Rapid intravenous administration of phenytoin (>50 mg/min in adults or 1 mg/kg/min in children) may produce hypotension, AV block, and cardiovascular collapse, probably owing to the propylene glycol diluent. Fosphenytoin is readily soluble and does not contain propylene glycol, and therefore a hypotensive response is not expected. However, a few cases of bradycardia and asystole have been reported after very large IV doses of fosphenytoin.
Extravasation of phenytoin may result in local tissue necrosis and sloughing. Phenytoin may induce the “purple glove” syndrome (edema, discoloration, and pain) after peripheral IV administration. This can occur hours after infusion, in the absence of clinical signs of extravasation, and can lead to limb ischemia and necrosis from a compartment syndrome. Elderly patients receiving large multiple doses are at risk; other risk factors include use of small IV catheters, high infusion rates, and use of the same catheter site for two or more IV push doses. Extravasation problems have not been observed with fosphenytoin.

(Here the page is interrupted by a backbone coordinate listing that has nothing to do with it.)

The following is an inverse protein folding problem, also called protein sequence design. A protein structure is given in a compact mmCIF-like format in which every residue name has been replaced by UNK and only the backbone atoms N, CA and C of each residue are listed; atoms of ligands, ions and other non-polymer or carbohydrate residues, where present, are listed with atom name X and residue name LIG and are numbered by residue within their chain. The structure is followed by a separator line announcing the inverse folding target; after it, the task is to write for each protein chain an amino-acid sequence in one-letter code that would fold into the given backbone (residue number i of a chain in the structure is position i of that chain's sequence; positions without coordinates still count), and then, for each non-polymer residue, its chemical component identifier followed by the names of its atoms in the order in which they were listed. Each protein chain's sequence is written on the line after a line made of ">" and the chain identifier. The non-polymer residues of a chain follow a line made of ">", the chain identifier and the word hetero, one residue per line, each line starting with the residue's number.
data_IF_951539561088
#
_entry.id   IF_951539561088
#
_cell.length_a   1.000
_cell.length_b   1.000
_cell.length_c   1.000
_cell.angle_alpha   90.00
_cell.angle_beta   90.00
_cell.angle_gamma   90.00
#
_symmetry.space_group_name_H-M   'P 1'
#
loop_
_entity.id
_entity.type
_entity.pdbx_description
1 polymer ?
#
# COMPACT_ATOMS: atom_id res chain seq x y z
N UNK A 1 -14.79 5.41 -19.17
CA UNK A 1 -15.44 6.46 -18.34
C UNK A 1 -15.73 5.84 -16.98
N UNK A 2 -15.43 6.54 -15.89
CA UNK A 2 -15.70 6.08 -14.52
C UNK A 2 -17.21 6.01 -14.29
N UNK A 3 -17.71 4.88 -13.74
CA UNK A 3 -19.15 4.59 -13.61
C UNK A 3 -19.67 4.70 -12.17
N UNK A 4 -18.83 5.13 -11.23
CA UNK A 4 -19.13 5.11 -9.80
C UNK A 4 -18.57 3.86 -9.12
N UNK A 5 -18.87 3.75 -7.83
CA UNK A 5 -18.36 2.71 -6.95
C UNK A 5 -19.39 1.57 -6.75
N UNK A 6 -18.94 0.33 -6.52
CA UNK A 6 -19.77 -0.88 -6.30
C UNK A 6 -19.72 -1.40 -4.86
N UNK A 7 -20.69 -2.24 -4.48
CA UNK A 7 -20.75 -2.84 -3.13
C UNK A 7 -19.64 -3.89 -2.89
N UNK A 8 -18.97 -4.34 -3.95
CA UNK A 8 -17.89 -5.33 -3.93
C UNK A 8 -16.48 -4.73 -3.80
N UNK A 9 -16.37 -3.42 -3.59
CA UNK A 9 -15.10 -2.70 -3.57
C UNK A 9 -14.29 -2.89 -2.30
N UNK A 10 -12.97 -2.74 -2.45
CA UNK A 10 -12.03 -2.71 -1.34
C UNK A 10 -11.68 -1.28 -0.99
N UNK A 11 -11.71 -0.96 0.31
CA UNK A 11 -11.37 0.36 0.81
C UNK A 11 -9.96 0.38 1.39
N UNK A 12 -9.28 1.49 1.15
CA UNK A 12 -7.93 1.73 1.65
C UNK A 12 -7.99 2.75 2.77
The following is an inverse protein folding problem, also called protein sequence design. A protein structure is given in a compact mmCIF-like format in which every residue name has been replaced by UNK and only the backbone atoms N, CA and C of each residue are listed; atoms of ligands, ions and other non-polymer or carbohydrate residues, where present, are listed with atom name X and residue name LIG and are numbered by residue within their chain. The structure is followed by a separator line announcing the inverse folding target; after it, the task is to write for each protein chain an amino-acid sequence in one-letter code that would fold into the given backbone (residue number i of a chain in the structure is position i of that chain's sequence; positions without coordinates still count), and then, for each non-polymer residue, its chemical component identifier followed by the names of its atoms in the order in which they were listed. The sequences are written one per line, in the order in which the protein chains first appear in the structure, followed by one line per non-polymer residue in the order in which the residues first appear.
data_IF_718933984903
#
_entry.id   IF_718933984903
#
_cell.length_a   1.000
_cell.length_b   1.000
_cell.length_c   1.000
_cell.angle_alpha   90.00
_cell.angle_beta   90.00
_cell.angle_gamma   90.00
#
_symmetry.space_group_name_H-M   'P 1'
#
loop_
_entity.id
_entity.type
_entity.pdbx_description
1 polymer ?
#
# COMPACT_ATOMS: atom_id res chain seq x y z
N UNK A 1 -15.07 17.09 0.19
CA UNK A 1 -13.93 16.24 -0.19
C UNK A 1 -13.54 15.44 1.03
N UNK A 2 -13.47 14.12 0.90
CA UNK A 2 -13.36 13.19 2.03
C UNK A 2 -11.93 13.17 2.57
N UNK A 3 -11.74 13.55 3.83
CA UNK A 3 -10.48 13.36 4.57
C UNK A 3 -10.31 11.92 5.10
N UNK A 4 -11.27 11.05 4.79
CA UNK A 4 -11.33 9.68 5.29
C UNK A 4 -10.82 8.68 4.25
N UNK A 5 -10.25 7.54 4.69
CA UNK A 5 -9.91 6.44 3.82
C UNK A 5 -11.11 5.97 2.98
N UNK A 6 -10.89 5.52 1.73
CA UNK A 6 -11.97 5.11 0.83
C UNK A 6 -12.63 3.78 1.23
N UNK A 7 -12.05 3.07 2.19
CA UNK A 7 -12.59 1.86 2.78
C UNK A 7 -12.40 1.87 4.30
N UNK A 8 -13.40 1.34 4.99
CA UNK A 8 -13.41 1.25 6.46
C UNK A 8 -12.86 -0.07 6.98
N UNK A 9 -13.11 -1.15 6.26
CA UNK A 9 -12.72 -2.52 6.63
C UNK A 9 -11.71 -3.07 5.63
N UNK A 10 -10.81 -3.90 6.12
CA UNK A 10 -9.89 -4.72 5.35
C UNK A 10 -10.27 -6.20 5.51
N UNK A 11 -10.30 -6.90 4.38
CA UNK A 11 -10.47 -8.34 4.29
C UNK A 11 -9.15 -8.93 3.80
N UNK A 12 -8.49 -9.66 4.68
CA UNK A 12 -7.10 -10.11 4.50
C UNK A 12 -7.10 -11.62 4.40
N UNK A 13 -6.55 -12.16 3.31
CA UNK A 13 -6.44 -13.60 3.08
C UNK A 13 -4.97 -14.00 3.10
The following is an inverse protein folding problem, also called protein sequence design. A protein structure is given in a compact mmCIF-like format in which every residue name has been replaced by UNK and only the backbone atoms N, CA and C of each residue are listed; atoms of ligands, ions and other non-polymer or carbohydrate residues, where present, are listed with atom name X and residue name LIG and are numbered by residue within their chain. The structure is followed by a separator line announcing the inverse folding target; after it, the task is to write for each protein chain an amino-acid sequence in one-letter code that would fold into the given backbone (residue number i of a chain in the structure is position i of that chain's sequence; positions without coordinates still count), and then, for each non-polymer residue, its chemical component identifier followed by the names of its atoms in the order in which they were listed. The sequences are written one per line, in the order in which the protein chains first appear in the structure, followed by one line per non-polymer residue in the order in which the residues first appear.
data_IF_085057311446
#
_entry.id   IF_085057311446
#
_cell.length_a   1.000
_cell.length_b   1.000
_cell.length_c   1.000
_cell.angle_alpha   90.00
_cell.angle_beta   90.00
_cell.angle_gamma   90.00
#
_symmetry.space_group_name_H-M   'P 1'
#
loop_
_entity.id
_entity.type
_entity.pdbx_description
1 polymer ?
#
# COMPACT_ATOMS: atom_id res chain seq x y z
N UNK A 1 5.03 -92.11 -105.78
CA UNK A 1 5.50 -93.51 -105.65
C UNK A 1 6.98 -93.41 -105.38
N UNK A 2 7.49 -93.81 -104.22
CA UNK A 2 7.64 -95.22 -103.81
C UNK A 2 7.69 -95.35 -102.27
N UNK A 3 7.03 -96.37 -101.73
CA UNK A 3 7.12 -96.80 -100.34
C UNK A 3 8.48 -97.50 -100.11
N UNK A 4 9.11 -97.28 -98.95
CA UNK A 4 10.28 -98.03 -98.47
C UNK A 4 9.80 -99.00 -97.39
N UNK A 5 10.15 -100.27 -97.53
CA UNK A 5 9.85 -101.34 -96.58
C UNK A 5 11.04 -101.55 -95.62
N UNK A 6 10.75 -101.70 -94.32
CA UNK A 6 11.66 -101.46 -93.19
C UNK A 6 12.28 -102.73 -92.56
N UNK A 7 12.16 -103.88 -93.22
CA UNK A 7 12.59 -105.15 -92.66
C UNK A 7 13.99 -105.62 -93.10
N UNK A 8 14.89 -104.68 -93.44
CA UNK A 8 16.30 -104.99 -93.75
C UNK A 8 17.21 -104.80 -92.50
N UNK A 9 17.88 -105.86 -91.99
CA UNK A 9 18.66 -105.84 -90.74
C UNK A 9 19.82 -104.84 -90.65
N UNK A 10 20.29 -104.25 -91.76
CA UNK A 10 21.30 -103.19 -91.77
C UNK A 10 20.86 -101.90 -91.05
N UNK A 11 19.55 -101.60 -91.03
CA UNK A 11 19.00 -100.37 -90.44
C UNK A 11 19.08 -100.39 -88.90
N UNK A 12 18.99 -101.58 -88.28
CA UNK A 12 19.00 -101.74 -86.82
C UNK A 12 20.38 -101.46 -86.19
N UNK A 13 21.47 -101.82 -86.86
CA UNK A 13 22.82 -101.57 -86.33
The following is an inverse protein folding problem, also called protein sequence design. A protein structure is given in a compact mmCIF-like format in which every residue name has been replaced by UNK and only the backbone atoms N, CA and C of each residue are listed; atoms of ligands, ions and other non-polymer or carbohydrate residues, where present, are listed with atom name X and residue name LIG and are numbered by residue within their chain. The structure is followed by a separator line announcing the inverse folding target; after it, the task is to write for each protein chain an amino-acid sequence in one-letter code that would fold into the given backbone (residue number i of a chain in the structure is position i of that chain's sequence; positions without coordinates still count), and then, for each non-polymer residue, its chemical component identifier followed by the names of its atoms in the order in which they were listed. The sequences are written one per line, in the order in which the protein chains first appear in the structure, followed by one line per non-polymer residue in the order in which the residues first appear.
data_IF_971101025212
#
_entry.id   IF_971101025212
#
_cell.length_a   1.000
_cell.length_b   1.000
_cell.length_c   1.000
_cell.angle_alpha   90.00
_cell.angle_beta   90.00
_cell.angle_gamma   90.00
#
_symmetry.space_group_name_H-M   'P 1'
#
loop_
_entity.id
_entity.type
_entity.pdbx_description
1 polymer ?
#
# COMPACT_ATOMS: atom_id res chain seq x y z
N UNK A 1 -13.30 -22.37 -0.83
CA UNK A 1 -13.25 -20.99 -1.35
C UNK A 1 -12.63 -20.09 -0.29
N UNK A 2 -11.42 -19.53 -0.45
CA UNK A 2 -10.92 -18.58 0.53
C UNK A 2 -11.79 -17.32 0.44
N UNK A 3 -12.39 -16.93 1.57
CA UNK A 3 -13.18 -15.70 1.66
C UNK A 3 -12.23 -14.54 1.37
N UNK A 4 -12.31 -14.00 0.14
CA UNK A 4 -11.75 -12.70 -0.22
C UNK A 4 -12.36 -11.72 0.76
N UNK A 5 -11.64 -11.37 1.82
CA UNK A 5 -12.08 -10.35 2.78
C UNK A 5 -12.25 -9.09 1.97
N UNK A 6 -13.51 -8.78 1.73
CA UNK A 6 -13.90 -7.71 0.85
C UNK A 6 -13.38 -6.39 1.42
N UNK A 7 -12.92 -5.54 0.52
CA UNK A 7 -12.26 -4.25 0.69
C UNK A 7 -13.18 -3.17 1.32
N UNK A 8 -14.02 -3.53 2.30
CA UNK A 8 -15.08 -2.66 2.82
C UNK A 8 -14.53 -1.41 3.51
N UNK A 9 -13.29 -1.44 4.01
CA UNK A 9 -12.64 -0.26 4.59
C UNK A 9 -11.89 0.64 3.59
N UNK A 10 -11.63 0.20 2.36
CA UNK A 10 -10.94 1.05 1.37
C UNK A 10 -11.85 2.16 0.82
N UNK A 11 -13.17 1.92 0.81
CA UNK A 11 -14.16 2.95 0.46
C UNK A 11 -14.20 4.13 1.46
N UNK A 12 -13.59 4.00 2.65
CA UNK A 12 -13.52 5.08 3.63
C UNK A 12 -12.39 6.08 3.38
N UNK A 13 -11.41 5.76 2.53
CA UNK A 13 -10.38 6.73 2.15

Drowsiness, ataxia, nystagmus, and nausea may occur.
Use in pregnancy. No assigned FDA category. Congenital malformations (fetal hydantoin syndrome) and hemorrhagic disease of the newborn have occurred with chronic use. However, this does not preclude acute, short-term use in a seriously symptomatic patient (See Introduction in Section III).